Behind the FX of Army of the Dead's Zombie Horse | Netflix

Behind the FX of Army of the Dead's Zombie Horse | Netflix

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Language: English

Type: Human

Number of phrases: 90

Number of words: 617

Number of symbols: 2804

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00:00
(Suspenseful Music) (Suspenseful Music) My name's Gabe Bartalos, I'm a special makeup effects artist and creature constructor. And me and my studio Atlantic West Effects got pulled into Army of the Dead to create a zombie horse for this film. Zack and I talked about it and we all liked the idea that it was a police horse. Something that was maybe a foot patrol in Vegas, you know keeping the riff raff under control. We knew that wouldn't be slimy and dripping. We looked at pictures of when animals specifically deer and horse decay. The skin begins to deteriorate and what's left is all the veins and arteries. It becomes this like mesh of moss. So we used a lot of organic materials suspended in latex infused into the skin. There's the sculpting of the muscles of the bones of the skin. The way I paint it, the way I weather it. The challenges of a horse, the sheer velocity of the animal is a real thing to consider The aging on his.
01:06
And maybe just cause this has on this side, it has these little pieces of dry meat. Mm hmm. This looks amazing That's all working there. Okay. Action! (Footsteps Running) There's a real horse under there. His name is Ace. Me and my team are animal lovers. So we have to take care with this horse We need to build some sort of cooling tent or indoor, like super cold place that'll get the horse pretty cool. When you're working with animals they can't talk, they can't communicate They have their own way of gesturing, but it's not the nuances we need to know when we're working with actors. So a lot of care was taken and many many tests to make sure the suit is comfortable on him. And really at the end of the day the more comfortable Ace is, it's better for us because we get more shootings time. We start at the beginning where the raw canvas. It's called super spandex, it's four way stretch. It's very tough, but we reinforce it. We did test fittings with Ace. Once we had a pattern, we liked we actually put it on Ace and ran it around him. We looked at our stress points.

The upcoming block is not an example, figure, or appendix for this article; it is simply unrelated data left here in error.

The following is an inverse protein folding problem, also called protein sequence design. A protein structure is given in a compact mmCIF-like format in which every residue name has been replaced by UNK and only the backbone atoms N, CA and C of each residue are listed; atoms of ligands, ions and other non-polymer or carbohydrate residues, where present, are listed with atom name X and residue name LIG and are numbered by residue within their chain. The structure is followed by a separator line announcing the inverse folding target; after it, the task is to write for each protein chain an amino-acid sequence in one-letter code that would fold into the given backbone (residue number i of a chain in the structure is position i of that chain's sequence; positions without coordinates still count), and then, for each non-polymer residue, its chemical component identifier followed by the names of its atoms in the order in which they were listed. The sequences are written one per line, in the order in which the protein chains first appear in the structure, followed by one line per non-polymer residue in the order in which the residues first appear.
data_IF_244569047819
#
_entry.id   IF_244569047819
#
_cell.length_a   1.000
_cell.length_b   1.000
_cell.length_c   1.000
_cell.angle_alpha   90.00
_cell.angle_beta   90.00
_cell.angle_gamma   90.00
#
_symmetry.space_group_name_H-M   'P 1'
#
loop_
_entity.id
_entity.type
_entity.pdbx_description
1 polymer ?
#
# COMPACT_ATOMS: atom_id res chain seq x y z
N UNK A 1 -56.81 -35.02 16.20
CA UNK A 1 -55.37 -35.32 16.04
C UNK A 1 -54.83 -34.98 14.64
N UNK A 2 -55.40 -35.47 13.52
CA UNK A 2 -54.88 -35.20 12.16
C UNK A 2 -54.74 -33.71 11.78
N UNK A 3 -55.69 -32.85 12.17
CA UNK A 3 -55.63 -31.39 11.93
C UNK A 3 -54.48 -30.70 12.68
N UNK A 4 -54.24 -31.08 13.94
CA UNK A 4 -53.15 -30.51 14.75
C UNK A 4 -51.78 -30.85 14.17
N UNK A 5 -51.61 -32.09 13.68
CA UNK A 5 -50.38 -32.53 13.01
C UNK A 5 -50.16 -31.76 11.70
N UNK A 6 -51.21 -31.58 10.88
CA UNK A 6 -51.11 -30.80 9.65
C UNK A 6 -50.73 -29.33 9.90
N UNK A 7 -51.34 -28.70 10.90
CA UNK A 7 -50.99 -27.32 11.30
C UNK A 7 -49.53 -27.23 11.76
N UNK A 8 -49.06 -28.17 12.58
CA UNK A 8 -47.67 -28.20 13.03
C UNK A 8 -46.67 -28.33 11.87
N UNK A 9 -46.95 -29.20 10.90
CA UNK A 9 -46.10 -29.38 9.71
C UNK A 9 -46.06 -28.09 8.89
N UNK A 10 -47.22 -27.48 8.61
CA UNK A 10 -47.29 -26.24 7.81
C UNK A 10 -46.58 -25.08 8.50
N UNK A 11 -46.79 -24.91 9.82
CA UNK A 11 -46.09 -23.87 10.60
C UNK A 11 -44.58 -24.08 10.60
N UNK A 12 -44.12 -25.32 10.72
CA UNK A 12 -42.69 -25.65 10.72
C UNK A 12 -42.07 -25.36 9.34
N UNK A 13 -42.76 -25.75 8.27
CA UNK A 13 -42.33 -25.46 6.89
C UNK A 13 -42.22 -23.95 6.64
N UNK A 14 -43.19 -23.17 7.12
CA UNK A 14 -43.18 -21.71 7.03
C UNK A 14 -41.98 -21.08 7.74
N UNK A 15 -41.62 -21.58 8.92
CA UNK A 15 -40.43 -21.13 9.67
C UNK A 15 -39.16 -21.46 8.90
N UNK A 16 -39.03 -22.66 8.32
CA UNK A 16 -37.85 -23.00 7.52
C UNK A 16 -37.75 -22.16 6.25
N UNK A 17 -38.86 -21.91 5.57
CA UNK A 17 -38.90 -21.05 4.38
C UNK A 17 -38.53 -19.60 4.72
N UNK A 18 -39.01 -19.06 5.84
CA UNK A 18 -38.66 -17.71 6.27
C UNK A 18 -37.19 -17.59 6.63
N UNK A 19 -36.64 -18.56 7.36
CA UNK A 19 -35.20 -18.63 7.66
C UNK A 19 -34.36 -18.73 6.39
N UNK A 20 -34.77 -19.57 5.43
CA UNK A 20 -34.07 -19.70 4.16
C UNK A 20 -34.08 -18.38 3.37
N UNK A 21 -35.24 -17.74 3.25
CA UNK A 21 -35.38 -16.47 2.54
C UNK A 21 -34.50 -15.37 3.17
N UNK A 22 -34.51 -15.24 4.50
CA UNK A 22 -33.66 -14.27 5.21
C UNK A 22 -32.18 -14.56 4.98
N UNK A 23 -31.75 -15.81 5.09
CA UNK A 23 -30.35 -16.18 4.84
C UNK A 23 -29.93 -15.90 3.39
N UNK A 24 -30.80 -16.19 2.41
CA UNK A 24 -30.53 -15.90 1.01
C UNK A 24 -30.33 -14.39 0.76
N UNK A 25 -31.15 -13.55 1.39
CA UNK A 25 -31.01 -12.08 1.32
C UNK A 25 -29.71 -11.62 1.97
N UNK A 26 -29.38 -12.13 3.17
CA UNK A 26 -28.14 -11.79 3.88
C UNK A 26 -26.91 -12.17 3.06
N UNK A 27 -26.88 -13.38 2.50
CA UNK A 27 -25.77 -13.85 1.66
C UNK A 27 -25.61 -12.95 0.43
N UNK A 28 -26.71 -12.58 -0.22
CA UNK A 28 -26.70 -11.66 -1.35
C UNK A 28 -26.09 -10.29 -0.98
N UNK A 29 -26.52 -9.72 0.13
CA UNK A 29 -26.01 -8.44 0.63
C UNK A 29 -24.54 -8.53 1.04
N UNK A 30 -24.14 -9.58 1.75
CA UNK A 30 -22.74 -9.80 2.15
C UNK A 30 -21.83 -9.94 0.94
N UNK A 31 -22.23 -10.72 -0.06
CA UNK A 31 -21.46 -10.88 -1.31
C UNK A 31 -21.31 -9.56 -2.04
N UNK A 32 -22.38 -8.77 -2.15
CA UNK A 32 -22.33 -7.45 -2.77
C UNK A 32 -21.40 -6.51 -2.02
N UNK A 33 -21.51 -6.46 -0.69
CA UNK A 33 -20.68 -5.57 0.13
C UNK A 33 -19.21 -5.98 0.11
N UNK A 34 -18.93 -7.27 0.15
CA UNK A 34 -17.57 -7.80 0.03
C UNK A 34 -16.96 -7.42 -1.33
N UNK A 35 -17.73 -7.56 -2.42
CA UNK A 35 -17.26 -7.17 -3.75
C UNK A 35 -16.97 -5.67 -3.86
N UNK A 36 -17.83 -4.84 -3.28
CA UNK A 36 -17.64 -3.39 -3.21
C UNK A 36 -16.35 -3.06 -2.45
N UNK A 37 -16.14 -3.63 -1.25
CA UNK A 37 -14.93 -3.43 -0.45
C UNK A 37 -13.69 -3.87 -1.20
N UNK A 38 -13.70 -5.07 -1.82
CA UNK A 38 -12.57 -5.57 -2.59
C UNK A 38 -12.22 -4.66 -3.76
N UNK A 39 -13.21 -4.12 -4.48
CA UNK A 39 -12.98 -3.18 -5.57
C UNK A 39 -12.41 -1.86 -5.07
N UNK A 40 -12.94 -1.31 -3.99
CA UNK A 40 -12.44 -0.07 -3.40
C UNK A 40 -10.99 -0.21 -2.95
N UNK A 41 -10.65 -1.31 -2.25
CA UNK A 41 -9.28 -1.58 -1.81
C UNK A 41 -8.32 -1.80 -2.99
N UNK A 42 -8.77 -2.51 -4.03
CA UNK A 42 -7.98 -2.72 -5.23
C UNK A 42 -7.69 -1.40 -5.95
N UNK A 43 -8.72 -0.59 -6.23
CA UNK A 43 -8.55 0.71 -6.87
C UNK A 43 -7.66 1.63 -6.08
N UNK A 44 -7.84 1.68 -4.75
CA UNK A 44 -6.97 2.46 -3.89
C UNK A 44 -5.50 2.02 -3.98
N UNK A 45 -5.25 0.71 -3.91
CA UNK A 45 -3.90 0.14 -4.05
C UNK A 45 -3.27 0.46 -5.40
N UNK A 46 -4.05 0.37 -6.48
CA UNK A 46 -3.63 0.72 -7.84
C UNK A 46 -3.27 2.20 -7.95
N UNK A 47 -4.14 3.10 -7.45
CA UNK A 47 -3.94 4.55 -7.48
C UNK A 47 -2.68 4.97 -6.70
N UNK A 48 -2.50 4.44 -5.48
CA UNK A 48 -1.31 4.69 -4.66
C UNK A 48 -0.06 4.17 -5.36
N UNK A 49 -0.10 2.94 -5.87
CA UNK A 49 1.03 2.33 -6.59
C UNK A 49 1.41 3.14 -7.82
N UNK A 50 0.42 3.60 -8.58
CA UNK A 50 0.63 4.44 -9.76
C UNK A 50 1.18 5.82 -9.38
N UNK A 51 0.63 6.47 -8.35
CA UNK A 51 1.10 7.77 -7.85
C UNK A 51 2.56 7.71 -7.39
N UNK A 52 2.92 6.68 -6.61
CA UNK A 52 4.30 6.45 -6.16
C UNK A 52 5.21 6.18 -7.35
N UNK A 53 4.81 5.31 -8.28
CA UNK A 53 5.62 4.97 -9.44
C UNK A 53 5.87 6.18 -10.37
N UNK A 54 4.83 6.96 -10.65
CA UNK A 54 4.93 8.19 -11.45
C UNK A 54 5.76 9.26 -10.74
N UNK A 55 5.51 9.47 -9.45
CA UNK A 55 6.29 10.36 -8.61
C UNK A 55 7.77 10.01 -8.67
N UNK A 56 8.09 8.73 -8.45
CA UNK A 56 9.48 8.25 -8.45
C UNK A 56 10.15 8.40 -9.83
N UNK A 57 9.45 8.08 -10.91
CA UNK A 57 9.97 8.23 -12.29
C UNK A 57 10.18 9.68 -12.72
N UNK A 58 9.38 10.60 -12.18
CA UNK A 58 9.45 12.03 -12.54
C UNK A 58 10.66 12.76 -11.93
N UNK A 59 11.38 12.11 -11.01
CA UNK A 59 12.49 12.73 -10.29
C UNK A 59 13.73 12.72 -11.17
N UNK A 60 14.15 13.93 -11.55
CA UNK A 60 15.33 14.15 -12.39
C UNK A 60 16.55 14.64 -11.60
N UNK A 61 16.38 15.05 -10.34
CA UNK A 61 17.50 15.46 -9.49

02:11
We looked where it was baggy and we literally marked it. Like we were tailoring a suit. Maybe if we did that, just like an inch deep and then we dust it you know, so the ears, the mane, and part of the tail. So it just kind of pulls it all together. Nice. We brought it back to my studio and literally snipped, tucked, put patches wedges, and once we felt good about that, I began the actual hands-on artwork of sculpting the bones, the muscles the foam, all of them are made out of foam rubber. And they're backed with more of the super spandex. The under suit is a mosaic of zippers, patches, sewing. It's really the engineering. And I think the cleverness of the suit of how it goes together. I like to think that if I ground myself in reality, as much as I can, that that's going to subliminally come through. So when you're seeing the horse, you're like, well, yeah that's where the bones would be moving. The ribs would crunch like that the muscles would shift and its great, because it's still has the flexibility we want but it has that science to it that if a vet is looking at it is going to go, that's it.
03:15
That's exactly what that would look like. Except it's reanimated. Really beautiful though. In a gross way. (Suspenseful Music) (Scream) (Screams)

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